It was announced in September that from 2023 no-one in England would pay more than £86,000 for care.

Now a tweak to the plan has been published, which critics say could see the poorest having to use more of their assets than better off people.

Shadow minister Liz Kendall called the move a "con" and a "total disgrace".

But a Department of Health and Social Care spokesman said the reforms would mean "everyone is better off" compared with the current system.

The government announced its long-awaited plan for social care - and a new tax to cover the cost - earlier this year, with one of the main proposals being the new cap.

It said no-one would be forced to pay more than £86,000 across their lifetime for the care they needed for daily tasks such as washing, dressing and eating.

But living costs in a care home - such as food, energy bills and accommodation - would not count towards the cap.

The new plan also said people with assets lower than £100,000 would be able to get more financial help towards their care costs.

However, the change would mean that help would not count towards their cap, with only the amount someone pays themselves going towards it.

This could see those with less than £100,000 in assets paying a larger proportion of what they have than someone with bigger savings who would hit the cap sooner.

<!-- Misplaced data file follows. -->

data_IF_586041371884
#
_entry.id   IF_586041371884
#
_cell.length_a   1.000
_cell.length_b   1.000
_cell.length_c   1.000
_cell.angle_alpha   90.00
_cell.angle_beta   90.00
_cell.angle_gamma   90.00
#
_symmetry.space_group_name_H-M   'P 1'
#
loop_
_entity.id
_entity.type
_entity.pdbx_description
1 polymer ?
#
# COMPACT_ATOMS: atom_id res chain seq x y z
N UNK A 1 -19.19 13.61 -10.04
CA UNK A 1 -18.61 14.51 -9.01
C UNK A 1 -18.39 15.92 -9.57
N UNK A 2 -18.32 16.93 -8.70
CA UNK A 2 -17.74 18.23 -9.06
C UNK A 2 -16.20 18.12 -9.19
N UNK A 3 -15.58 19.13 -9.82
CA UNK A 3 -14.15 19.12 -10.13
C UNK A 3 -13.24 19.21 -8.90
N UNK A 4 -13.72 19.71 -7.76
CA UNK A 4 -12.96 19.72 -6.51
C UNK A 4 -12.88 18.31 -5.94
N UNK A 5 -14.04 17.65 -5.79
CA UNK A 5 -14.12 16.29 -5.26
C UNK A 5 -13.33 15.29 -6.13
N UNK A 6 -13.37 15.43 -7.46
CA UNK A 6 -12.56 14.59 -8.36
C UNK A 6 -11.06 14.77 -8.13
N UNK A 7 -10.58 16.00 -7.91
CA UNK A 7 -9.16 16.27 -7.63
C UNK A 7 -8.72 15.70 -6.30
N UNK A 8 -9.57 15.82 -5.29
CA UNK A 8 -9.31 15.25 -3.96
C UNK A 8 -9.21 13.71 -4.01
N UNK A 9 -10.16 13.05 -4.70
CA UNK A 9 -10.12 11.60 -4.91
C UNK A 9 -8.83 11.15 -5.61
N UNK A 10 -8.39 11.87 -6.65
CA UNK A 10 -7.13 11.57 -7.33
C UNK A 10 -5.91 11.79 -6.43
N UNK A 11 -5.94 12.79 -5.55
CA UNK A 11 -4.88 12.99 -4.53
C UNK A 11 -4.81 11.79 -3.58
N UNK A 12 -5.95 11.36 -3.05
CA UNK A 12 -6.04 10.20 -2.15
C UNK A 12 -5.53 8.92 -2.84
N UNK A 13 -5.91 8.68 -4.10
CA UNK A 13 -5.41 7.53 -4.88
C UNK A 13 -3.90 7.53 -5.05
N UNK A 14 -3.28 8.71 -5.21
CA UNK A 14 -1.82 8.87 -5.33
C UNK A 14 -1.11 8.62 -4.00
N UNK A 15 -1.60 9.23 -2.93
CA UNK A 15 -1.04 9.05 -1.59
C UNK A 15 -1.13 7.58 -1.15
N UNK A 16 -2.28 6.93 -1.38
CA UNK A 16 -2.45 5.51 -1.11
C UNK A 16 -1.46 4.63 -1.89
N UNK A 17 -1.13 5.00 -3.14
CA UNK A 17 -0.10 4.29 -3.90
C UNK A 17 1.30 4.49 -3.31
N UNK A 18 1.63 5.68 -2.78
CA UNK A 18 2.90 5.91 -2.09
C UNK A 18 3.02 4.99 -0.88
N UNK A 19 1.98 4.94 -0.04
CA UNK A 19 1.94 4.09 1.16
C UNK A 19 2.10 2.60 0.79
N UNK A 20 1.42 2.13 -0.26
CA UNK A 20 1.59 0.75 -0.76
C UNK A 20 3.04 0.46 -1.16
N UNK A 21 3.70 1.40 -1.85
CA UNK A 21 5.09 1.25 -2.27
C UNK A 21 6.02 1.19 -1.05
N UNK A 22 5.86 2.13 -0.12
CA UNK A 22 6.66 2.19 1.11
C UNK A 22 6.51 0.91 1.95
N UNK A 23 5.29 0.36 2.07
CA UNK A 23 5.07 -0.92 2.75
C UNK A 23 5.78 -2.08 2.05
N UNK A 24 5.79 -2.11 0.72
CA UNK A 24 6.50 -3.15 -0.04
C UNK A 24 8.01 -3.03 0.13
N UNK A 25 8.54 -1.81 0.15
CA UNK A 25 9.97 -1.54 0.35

'Little protection'


Chief executive of the Resolution Foundation, Torsten Bell, criticised the move, saying: "What sounds like a technical change will actually make a huge difference to how much families have to pay for care.

"The danger is that the cap on care costs will now offer little protection to poorer households' assets, while doing much more for those with significant assets - especially in the south of England."

Director of policy at charity The Kings fund, Sally Warren, also called the change "disappointing".

She said those with low to moderate levels of wealth with be the worst affected, adding: "They may well wonder why the prime minister's promise that no-one need to sell their house to pay for care will benefit wealthier people but doesn't seem to apply to them."

Liz Kendall, Labour's shadow social care minister, raised the issue in the Commons, and released a statement, saying: "This small print, sneaked out today under a cloud of Tory sleaze, shows Boris Johnson's so-called cap on care costs is an even bigger con than we initially thought.

"It has now been revealed that the poorest pensioners will have to pay even more.

"This Tory government has failed to be straight with those who've given so much to our country is a total disgrace, but utterly unsurprising. Our elderly people deserve better."